And then, of course, there is the darker side of the web when it comes to internet safety. Ann Marie Christian is a child-protection practitioner and is surprised by how naive people are when it comes to children’s safety online. ‘Paedophilia is everywhere and, sadly, we now have to think the unthinkable,’ she says. ‘Criminals can scan the web for images of children of specific ages or genders and use filters to find pictures containing exposed flesh. In extreme cases, they can even work out locations and follow the child before approaching them in real life.’
Christian is shocked, too, by how much parents who post fail to consider their offspring as individuals, rather than just social-media material. ‘It’s often about their needs, not the child’s,’ she says of kid spamming. ‘Parents will tell them the importance of internet safety, then do the opposite when they share pictures of them. You have to think about their future, too. Companies like Google do a lot of online profiling via social media, and what you put out there is impossible to take back.’
In short, kid spamming is an ever-evolving issue and one that for the first generation of ‘Facebook kids’ born in the 2000s has its own repercussions, as they begin to juggle their parents’ posts of them on social media with their own as young adults.
Grace England, 17, from Croydon says the images her mother posts of her on Facebook don’t bother her. ‘My mum only wants her page to be visible to her friends, whereas most people of my generation let anyone who has a mutual friend follow them. So, for me, people seeing my pictures isn’t a big deal,’ she says. But not all teenagers feel the same about kid spamming. In France, stringent privacy laws mean that parents could face up to a year in prison for posting pictures of their children without their consent. A landmark case in Austria last year saw an 18-year-old girl sue her mother and father over photos they had uploaded. ‘They knew no shame,’ she told Austria’s Heute newspaper. ‘They didn’t care if I was sitting on the toilet or lying naked in the cot; every moment was photographed and made public.’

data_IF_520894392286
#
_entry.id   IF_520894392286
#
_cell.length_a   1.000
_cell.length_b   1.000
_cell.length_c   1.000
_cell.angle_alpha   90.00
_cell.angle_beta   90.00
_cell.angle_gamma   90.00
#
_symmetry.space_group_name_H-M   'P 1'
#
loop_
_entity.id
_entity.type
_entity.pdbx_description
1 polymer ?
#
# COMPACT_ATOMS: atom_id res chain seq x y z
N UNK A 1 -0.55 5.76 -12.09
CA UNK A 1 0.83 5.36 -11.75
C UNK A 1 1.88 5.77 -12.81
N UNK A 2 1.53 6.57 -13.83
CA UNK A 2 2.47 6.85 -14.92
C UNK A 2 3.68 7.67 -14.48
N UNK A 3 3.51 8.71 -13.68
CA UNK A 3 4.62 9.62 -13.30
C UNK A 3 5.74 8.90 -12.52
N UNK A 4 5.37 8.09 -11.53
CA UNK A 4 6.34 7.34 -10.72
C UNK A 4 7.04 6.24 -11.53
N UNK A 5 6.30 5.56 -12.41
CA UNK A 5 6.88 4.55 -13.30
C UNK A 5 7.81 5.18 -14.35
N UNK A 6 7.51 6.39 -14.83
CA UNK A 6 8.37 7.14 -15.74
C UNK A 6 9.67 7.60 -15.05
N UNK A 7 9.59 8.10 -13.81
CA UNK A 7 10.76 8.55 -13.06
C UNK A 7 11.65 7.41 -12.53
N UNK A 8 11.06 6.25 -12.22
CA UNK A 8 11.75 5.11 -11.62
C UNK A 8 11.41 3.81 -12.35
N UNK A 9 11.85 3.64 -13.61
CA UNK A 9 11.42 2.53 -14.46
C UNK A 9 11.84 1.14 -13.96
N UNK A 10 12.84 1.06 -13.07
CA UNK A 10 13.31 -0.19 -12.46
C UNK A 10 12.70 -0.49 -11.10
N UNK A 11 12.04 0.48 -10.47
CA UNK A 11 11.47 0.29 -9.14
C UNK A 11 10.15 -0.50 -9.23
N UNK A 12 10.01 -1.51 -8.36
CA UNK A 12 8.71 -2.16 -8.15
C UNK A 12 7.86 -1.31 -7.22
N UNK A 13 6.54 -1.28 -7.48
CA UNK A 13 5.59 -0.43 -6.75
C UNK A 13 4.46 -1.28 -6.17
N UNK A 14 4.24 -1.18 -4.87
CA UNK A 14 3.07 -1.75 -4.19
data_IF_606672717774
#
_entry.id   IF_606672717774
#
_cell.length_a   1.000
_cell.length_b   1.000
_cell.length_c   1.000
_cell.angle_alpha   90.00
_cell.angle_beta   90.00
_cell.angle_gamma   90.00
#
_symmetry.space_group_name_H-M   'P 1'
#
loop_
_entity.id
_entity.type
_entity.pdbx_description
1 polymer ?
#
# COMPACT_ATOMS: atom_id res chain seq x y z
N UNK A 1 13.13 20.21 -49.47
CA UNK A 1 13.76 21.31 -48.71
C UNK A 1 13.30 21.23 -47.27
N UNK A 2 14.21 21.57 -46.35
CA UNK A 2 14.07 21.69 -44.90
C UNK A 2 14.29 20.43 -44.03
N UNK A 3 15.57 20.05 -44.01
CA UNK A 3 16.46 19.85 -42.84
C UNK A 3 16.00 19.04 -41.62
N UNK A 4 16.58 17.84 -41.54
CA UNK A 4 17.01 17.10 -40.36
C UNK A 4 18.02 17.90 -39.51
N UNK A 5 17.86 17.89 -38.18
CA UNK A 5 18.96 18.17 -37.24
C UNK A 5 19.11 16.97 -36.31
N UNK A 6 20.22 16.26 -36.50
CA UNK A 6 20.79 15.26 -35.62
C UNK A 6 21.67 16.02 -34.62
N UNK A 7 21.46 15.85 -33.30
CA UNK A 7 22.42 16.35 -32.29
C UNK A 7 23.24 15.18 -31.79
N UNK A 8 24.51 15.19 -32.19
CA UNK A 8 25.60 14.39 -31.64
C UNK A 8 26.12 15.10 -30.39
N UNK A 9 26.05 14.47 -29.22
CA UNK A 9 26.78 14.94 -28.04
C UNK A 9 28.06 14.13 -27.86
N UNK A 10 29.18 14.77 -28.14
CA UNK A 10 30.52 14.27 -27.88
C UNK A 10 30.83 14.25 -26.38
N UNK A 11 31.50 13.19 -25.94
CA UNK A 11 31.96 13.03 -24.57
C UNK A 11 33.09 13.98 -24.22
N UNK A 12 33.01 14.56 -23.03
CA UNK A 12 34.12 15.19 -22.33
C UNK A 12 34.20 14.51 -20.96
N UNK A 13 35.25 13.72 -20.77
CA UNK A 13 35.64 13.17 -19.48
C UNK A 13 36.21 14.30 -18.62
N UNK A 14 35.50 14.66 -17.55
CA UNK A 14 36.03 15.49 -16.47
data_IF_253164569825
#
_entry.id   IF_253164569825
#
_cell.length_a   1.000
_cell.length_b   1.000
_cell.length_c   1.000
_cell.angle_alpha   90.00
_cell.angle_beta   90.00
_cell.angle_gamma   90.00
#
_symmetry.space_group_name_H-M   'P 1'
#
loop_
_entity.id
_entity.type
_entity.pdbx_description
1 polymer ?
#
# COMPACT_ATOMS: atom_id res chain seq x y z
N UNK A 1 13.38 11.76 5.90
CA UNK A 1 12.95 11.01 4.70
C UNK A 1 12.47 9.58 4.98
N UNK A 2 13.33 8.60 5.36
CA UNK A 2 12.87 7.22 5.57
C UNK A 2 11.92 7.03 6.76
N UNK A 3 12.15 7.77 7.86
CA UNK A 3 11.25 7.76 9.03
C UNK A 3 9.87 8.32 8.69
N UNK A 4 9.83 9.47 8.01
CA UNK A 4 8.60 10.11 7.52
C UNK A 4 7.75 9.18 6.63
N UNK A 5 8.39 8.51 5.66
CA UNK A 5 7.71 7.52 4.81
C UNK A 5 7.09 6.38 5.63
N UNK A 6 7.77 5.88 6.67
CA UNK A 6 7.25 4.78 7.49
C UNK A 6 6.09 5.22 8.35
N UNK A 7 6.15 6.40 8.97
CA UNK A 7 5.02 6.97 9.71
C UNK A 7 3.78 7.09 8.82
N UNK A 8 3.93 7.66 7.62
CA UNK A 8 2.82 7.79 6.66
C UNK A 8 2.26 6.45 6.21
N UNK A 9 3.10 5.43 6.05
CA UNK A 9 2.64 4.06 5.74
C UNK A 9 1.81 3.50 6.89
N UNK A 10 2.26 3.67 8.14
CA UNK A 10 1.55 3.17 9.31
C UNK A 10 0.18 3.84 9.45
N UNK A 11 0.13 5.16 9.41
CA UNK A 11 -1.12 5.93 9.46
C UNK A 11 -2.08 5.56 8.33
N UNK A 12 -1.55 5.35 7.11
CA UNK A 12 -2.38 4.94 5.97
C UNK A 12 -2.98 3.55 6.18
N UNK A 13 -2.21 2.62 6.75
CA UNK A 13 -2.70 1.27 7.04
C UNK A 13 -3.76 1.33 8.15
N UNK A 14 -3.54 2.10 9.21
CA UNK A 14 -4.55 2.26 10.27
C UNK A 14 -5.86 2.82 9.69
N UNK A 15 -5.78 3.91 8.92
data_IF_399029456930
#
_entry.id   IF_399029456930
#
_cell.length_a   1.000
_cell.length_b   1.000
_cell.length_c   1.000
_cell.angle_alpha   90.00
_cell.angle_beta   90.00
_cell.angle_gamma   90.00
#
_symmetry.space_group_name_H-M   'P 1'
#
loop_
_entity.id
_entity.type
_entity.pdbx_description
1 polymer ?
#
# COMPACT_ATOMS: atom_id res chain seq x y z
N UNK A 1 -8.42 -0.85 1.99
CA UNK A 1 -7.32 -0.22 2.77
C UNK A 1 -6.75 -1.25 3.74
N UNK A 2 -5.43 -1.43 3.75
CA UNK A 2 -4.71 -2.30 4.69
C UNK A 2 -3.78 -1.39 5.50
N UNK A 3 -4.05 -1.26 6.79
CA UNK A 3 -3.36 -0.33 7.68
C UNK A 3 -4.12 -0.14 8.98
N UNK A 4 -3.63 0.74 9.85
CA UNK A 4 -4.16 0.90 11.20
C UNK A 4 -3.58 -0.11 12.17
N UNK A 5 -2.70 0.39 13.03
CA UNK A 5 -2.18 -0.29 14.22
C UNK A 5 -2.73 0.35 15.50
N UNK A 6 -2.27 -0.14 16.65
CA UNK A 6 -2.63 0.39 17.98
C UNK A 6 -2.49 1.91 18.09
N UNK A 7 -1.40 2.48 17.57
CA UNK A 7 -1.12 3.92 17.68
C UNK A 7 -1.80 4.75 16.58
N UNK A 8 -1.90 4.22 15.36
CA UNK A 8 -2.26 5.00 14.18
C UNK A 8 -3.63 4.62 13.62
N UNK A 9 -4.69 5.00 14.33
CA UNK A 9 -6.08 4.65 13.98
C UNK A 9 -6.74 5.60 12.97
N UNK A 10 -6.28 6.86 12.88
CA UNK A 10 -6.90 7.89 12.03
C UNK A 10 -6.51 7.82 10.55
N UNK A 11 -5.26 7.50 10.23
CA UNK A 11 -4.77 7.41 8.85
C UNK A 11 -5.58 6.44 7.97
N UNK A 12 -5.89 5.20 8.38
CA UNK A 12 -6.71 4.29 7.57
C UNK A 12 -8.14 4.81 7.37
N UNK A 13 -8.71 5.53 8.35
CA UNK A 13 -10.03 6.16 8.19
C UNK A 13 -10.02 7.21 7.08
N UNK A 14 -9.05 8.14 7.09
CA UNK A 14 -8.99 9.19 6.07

It’s something to bear in mind next time you’re hovering over the ‘share’ button.